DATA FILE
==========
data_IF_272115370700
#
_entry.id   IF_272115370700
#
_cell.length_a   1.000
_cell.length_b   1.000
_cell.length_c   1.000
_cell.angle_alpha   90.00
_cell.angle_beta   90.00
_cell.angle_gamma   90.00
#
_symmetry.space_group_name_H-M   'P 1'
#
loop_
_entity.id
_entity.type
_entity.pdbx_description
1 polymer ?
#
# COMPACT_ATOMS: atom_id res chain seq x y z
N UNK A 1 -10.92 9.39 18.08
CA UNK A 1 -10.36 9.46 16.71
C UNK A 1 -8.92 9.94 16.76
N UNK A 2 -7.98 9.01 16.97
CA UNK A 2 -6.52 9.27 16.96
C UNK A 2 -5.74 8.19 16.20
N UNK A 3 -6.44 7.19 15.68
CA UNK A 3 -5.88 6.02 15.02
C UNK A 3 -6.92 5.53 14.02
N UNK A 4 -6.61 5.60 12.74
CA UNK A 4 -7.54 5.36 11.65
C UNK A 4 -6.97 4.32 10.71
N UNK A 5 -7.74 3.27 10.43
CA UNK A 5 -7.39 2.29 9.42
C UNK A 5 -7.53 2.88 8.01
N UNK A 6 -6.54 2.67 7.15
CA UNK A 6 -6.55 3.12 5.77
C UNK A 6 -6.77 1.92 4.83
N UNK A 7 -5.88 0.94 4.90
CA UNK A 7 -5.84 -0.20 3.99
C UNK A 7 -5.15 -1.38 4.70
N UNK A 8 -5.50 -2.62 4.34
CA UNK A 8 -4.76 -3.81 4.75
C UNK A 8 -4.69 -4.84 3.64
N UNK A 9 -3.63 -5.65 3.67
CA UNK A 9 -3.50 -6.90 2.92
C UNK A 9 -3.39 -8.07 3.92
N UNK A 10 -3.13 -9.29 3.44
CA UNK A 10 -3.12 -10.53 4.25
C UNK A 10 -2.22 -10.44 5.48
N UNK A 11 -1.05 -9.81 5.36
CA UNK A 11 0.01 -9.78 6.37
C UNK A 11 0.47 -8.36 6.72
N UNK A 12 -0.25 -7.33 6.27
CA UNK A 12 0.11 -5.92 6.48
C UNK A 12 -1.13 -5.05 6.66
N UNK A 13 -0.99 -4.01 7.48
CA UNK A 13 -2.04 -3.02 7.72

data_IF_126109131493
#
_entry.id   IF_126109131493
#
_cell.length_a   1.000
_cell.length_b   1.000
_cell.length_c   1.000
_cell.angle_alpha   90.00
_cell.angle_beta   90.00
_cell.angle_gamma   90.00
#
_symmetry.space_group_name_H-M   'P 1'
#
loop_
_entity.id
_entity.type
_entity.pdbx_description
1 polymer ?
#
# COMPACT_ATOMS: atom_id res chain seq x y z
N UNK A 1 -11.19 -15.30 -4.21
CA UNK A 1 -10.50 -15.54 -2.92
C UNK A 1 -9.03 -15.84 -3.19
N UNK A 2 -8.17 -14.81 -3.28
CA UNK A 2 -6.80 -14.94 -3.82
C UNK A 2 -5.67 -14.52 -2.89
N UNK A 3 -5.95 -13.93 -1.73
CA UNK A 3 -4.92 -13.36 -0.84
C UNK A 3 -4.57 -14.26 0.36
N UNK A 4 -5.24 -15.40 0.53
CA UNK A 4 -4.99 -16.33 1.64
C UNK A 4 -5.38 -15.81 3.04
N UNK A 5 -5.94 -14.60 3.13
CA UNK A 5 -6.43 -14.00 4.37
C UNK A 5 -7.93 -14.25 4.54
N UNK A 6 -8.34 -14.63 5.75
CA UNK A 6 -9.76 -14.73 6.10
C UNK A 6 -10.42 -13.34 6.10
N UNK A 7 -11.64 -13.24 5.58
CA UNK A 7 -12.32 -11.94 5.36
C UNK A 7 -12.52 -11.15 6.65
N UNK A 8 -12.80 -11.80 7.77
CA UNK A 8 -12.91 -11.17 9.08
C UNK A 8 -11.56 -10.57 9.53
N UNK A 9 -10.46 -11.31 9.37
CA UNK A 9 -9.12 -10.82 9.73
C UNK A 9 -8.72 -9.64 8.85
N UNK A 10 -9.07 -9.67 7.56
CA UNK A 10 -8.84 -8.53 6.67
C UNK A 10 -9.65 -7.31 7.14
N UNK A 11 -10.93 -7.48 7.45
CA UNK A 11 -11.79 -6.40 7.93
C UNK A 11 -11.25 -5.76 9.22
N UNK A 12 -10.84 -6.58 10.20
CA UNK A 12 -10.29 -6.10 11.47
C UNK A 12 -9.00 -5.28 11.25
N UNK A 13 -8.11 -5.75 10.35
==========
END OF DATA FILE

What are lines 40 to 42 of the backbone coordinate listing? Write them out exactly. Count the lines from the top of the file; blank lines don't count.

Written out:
CA UNK A 7 -5.84 -0.20 3.99
C UNK A 7 -5.15 -1.38 4.70
N UNK A 8 -5.50 -2.62 4.34